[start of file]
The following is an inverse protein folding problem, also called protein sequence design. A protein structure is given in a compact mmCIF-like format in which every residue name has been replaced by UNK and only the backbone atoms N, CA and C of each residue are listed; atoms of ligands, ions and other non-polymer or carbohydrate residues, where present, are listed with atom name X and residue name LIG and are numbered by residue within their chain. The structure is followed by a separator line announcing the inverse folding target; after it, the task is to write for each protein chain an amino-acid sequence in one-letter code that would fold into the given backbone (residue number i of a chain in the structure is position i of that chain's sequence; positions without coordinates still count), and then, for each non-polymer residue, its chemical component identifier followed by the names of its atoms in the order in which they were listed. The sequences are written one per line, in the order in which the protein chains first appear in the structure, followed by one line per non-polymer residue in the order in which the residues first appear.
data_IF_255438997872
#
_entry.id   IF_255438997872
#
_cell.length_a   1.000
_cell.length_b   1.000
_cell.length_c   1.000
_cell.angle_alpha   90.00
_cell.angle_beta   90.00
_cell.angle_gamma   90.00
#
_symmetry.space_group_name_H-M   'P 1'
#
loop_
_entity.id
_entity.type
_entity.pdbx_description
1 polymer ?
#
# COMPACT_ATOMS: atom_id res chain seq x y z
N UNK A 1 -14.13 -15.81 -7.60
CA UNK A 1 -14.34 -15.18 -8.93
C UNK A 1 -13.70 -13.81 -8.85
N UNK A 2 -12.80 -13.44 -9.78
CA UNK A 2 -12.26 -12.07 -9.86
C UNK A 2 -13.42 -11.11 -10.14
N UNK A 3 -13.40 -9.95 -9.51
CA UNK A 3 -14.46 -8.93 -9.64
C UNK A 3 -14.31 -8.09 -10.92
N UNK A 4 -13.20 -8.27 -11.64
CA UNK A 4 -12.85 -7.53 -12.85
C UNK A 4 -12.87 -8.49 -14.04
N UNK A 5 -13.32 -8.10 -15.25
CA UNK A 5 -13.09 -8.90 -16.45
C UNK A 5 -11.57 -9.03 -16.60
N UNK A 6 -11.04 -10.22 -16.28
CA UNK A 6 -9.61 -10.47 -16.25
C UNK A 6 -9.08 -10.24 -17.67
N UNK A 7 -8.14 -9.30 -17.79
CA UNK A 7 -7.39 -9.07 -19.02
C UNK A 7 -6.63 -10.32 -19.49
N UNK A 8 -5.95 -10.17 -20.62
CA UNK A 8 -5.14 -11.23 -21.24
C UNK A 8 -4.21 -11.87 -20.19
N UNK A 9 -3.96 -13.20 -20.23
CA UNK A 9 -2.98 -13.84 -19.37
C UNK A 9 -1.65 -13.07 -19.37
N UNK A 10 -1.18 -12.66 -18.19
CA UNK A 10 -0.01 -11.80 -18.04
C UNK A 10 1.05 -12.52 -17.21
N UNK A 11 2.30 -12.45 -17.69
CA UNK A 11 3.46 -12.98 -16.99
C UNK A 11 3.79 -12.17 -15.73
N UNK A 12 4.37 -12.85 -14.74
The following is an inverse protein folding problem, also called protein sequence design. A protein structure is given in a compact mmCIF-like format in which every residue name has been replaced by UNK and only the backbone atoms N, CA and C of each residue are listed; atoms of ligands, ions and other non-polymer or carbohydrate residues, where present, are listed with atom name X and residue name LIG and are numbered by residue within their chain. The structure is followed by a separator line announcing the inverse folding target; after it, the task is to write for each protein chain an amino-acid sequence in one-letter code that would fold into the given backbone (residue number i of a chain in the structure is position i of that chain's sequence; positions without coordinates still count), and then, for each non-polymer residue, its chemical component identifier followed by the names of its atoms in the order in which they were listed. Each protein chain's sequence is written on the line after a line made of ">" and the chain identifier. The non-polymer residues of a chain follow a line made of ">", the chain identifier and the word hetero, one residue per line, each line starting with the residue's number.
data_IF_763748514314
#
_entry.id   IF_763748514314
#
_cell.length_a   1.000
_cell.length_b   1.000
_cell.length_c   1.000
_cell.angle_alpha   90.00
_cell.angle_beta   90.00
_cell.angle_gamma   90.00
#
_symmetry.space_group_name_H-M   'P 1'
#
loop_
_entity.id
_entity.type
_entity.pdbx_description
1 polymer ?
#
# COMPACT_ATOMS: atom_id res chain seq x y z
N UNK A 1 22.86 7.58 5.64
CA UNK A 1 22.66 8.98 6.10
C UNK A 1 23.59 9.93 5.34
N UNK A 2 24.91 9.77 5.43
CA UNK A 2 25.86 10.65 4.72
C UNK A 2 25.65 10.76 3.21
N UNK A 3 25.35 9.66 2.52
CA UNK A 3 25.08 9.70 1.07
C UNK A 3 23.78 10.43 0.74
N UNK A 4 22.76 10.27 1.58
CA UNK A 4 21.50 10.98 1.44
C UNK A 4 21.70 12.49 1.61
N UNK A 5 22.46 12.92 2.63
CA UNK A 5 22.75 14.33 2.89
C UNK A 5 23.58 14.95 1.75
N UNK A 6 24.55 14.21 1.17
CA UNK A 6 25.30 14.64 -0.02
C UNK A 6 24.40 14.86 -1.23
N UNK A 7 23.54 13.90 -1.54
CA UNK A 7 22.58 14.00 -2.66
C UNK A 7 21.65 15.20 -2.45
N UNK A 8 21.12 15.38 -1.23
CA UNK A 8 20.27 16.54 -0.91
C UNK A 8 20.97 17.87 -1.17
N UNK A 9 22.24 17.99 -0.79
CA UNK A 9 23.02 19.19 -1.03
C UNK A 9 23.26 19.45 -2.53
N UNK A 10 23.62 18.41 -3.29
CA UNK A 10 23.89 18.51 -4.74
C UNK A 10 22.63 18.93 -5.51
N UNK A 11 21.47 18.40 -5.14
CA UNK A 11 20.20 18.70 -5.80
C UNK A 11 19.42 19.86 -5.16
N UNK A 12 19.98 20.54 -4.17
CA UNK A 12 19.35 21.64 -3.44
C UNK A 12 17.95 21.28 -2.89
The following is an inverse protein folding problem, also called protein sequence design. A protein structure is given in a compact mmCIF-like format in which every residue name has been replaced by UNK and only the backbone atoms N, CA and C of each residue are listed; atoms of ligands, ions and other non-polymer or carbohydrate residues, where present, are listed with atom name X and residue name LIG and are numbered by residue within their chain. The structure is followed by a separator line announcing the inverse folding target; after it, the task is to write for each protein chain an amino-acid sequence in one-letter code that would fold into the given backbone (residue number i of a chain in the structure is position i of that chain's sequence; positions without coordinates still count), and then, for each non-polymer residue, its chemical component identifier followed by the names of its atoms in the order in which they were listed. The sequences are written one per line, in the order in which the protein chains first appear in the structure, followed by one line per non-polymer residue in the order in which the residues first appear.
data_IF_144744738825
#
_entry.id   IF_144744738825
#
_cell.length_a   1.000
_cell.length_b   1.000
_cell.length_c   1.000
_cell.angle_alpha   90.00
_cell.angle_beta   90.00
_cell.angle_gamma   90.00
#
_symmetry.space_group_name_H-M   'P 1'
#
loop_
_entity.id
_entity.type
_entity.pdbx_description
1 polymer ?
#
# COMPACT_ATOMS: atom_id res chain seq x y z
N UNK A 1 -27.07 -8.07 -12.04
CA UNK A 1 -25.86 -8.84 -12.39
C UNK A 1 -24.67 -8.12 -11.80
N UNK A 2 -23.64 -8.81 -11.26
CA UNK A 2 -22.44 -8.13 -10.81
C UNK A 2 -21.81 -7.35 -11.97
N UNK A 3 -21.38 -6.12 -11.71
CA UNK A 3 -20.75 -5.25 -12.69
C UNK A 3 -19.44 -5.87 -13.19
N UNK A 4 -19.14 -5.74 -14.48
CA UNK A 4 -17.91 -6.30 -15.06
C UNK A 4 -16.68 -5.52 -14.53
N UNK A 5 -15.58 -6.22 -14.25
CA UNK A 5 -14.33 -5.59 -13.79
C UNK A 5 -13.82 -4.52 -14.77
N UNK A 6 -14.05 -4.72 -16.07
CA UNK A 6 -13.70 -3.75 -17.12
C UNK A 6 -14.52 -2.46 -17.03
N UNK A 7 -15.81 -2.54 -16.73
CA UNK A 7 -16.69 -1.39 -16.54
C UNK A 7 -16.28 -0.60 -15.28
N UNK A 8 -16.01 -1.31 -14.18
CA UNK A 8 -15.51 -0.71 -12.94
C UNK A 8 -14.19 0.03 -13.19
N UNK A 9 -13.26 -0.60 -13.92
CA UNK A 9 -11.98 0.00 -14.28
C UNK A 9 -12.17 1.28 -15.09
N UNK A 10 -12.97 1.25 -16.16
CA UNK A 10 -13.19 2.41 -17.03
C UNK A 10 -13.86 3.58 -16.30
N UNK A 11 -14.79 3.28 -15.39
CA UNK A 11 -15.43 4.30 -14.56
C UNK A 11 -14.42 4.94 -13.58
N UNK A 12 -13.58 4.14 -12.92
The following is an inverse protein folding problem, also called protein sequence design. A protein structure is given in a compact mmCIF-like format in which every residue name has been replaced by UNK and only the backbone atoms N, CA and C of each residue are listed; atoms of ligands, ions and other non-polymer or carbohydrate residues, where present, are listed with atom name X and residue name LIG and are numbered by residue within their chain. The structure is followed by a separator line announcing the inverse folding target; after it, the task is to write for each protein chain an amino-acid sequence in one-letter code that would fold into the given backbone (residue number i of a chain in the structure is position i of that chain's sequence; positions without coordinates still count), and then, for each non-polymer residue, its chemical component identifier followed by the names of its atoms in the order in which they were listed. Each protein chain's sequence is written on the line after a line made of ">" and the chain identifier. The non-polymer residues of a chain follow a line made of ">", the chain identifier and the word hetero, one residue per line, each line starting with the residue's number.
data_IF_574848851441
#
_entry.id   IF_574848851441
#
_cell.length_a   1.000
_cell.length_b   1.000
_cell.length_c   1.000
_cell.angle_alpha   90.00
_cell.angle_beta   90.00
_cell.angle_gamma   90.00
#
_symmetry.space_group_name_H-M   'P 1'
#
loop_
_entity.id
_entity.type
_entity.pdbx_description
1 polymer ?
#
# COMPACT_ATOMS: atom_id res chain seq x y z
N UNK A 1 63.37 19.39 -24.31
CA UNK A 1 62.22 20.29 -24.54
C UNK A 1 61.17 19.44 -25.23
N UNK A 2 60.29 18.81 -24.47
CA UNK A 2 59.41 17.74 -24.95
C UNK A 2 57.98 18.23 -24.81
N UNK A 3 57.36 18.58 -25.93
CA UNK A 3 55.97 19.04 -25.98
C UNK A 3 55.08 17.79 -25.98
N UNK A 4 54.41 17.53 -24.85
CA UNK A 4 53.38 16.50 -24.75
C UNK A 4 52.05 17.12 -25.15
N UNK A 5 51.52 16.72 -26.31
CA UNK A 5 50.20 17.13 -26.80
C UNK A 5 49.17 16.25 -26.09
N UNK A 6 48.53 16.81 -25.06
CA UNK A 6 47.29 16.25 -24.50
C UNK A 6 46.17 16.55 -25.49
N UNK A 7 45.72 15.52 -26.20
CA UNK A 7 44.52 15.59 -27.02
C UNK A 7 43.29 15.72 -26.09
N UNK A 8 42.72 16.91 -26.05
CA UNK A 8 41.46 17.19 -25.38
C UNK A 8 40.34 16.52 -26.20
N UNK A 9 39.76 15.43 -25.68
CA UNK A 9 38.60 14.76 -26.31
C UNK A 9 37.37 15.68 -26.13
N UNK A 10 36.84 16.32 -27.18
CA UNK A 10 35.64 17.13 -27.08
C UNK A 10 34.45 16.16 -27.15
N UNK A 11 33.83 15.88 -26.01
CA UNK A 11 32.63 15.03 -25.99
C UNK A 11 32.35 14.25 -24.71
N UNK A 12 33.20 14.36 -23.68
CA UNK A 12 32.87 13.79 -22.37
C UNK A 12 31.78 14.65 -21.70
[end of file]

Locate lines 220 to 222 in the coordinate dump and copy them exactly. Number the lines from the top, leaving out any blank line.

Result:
CA UNK A 11 32.63 15.03 -25.99
C UNK A 11 32.35 14.25 -24.71
N UNK A 12 33.20 14.36 -23.68